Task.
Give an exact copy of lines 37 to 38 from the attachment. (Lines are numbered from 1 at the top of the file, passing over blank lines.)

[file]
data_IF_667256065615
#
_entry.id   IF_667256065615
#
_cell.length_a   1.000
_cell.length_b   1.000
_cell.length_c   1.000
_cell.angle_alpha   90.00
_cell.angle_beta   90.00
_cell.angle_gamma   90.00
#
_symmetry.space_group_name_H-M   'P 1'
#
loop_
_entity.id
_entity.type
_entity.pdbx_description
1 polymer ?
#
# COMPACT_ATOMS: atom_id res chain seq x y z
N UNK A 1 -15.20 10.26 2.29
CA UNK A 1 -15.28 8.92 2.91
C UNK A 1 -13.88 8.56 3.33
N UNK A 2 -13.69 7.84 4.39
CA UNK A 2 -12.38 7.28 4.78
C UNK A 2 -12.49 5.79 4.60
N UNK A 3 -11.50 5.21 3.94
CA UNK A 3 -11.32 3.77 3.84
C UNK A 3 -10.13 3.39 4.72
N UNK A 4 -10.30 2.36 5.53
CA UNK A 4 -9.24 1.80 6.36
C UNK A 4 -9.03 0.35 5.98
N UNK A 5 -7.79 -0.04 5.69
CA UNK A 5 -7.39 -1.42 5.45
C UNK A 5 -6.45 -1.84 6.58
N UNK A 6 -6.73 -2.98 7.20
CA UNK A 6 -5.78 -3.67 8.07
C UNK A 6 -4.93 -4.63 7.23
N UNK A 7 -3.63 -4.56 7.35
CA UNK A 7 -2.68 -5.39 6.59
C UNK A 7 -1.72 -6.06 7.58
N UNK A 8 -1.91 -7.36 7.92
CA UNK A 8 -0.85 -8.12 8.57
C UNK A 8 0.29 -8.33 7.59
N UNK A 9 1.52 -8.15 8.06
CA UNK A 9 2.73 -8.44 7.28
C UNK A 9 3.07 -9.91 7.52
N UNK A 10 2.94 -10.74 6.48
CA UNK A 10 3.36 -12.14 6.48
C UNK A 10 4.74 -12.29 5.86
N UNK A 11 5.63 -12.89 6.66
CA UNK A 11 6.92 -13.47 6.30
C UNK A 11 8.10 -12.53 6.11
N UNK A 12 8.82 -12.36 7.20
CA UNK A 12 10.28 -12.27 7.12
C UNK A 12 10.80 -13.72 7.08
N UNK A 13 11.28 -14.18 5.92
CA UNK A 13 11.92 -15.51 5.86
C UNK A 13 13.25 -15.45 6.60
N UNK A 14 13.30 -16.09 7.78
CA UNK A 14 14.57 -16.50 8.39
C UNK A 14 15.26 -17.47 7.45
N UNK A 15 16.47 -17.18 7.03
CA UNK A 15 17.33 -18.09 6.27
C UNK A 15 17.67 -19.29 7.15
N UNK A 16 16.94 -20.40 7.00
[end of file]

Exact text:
CA UNK A 6 -5.78 -3.67 8.07
C UNK A 6 -4.93 -4.63 7.23